It is often said that John Cage’s disordering exercises and chance operations have had a more enduring influence on artists than on composers. Despite following Arnold Schoenberg’s orders in 1933 to drop art in favour of composition, Cage maintained a close connection with the art world: in 1941 he was invited by Moholy-Nagy to teach in Chicago, the year he befriended Marcel Duchamp while staying in Max Ernst and Peggy Guggenheim’s apartment (‘I literally believe that Duchamp made it possible for us to live as we do’, he said many years later); his first major concert was two years later, not in a concert hall, but at the Museum of Modern Art, New York. This affinity was recognized by Michael Nyman, in his influential essay ‘Towards (a Definition of) Experimental Music’ (1974), when he argued that: ‘Cage’s crucial decentralization of music and physical space brings music more into line with painting.’
So it’s a little surprising that Cage’s visual art, most of which he produced towards the end of his life, is not better known. In 1978, aged 65, he accepted an invitation for a residency at Crown Point Press in San Francisco; between then and his death in 1992 he produced more than 600 prints, as well as almost 300 drawings and watercolours. Quiet, elemental and layered, most of these works were made according to the chance operations that had been central to Cage’s approach since the early ’50s, when he had been introduced to the I Ching by his young student Christian Wolff.
For ‘Every Day is a Good Day’, the first ever retrospective of this late work, curator Jeremy Millar has applied Cage’s own indeterminacy theories to the selection and arrangement of the show itself (the title, sunny and indiscriminate, was a favourite Zen maxim of Cage’s). The exhibition, which is organized by Hayward Touring – though Millar notes in the catalogue that it should be considered ‘more as a series of events than simply a show that travelled, unchanging, around the country’ – and is currently showing in Kettle’s Yard in Cambridge, gathers as much of these late works on paper as was available. Each iteration is dependent on a computerized version of the I Ching – Cage himself used the same thing in later life – according to which the selection, placement and groupings are decided upon. As each institution is permitted to re-hang the work throughout the duration of the exhibition, ‘Every Day is Good Day’ remains in flux – a rare example of curatorial delegation suggesting thoughtfulness rather than an overstuffed diary. Indeed, Cage himself worked on several exhibitions that presented his own and others’ art works in accordance with chance operations. The most prominent of these was ‘Rolywholyover, A Circus’ (the title is a portmanteau from Finnegans Wake, 1939), which he devised with Julie Lazar, a founding curator of the Museum of Contemporary Art in Los Angeles. Cage hoped this ‘composition for museum’ would produce an exhibition that was completely unrecognizable from visit to visit (‘Rolywholyover’ was eventually mounted in 1993, a year after his death).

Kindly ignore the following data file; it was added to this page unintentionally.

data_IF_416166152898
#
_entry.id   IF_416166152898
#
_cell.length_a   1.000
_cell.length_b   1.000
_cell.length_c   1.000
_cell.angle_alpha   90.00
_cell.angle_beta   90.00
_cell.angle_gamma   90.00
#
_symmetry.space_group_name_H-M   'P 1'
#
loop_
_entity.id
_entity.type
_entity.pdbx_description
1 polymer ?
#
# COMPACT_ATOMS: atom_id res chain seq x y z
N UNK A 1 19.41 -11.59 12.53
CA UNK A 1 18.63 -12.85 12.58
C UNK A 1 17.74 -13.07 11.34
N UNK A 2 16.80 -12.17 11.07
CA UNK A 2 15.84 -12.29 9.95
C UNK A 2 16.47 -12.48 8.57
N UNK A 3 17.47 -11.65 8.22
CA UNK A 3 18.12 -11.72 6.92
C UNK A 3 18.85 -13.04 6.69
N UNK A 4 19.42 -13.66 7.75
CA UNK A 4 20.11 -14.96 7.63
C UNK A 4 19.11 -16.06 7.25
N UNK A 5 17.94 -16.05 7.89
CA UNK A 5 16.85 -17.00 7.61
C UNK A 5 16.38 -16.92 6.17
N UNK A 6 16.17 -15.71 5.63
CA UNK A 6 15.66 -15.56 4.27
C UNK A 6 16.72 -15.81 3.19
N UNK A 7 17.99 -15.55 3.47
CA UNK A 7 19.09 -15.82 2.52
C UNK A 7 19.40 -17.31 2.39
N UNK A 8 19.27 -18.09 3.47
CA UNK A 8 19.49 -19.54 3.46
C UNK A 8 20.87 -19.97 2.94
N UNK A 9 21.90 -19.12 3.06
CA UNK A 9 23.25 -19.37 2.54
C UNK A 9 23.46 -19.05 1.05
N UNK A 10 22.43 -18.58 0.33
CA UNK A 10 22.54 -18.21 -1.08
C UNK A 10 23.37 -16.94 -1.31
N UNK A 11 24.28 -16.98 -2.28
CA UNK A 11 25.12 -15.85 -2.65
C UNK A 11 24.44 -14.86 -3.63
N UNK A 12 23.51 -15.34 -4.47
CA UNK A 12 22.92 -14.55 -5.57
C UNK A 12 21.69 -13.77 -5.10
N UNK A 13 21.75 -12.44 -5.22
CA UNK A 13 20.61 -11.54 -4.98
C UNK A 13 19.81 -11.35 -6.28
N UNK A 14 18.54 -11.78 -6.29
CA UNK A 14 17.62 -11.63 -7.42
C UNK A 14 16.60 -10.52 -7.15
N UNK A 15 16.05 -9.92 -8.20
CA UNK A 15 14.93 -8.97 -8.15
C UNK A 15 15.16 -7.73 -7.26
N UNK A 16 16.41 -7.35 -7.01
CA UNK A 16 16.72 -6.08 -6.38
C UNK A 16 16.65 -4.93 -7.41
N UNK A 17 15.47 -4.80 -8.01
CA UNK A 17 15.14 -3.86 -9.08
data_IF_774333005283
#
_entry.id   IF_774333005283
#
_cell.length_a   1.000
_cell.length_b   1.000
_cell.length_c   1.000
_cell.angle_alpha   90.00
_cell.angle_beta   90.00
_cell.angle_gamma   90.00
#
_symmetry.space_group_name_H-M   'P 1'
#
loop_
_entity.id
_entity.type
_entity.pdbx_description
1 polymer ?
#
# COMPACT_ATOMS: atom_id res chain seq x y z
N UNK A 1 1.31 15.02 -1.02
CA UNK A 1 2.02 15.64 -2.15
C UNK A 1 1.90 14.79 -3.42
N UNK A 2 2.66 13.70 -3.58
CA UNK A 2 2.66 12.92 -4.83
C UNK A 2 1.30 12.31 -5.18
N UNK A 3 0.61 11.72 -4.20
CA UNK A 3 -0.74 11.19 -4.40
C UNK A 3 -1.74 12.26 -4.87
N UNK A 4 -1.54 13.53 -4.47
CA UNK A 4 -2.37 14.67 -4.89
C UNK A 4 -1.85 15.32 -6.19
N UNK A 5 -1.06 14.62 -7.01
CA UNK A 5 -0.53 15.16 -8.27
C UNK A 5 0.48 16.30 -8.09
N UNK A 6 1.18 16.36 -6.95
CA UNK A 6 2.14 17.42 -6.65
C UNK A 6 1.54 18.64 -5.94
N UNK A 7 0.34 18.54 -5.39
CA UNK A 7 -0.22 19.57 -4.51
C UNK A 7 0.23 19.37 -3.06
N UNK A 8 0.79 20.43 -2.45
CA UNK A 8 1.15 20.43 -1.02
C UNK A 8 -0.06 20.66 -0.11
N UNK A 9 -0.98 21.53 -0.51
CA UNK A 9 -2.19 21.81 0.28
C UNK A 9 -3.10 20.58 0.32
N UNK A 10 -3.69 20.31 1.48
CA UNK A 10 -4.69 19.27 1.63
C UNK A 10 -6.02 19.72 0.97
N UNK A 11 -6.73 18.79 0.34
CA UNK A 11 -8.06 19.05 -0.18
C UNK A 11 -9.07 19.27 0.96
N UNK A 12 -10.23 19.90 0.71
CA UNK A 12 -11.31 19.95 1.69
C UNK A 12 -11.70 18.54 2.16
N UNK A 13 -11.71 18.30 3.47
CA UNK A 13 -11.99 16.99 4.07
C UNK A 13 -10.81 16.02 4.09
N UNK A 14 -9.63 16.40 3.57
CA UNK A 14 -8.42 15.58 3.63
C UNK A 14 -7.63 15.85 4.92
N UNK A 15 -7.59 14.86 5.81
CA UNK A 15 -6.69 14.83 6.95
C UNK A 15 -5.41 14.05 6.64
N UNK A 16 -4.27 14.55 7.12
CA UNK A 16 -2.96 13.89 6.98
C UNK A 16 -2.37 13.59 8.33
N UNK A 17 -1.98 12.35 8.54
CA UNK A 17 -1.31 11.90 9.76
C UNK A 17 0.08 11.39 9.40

When I visited BALTIC, around 100 works were hung on three walls, anywhere between knee-height and the ceiling. They were partially tessellated, as though they’d been initially arranged in a dense salon-style, with many removed later. These prints incorporate a wide range of techniques, and are made on paper that has been subjected to various treatments: burnt, stained, smoked, even branded with a hot tea pot. The earliest works shown here predated the Crown Point residency: titled ‘Not Wanting to Say Anything About Marcel’ (1969) and made a year after the death of Cage’s friend and chess partner Duchamp, this earliest series of lithographs was composed according to the I Ching but executed by a student of Cage’s (‘just as I would write a piece for a pianist and she would play it’). Cage’s quick development as a print-maker is obvious from the series ‘Seven Day Diary (Not Knowing)’ (1978), made during his first residency, in which seven different techniques are used over the course of a week, each drawn (with his eyes closed) directly onto copper plates. The other key works (in the show’s first version, at least) included the ‘Where R = Ryoanji’ series of drypoint prints (1983), named for and inspired by the celebrated rock garden in Kyoto, and the wonderfully lambent late ‘HV2’ series (1992), for which rectangles of copper were selected from the studio’s scrap pile and etched briefly with aquatint.
Although the main focus here was the works on paper, there was also a small archive and a recreation of the extraordinary installation HPSCHD (1969). First staged at the University of Illinois, this collaboration with composer Lejaren Hiller originally utilized dozens of projectors, with hundreds of slides (loaned from NASA) projected onto a 100-metre-wide screen. Necessarily scaled down at BALTIC, these aerial views, chromatic patterns and Brakhage-esque painterly abstractions were backed by recordings of amplified harpsichords and cacophonous, computer-generated variations on classical music.
Cage’s adoption of rules-based structures and chance operations grew out of a preference for anonymity or selflessness over self-expression. He wrote that Music for Changes (1951), which was composed by tossing coins to determine pitch, duration and attack, has ‘the alarming aspect of a Frankenstein monster’ – a composition more inhuman than human. Most surprising about the works assembled for ‘Every Day is a Good Day’ – and, inevitably, about the exhibition itself, which was animated by these same indeterminacy theories – is their unhurried expressiveness, their alloying of chance and time into something unmistakably human.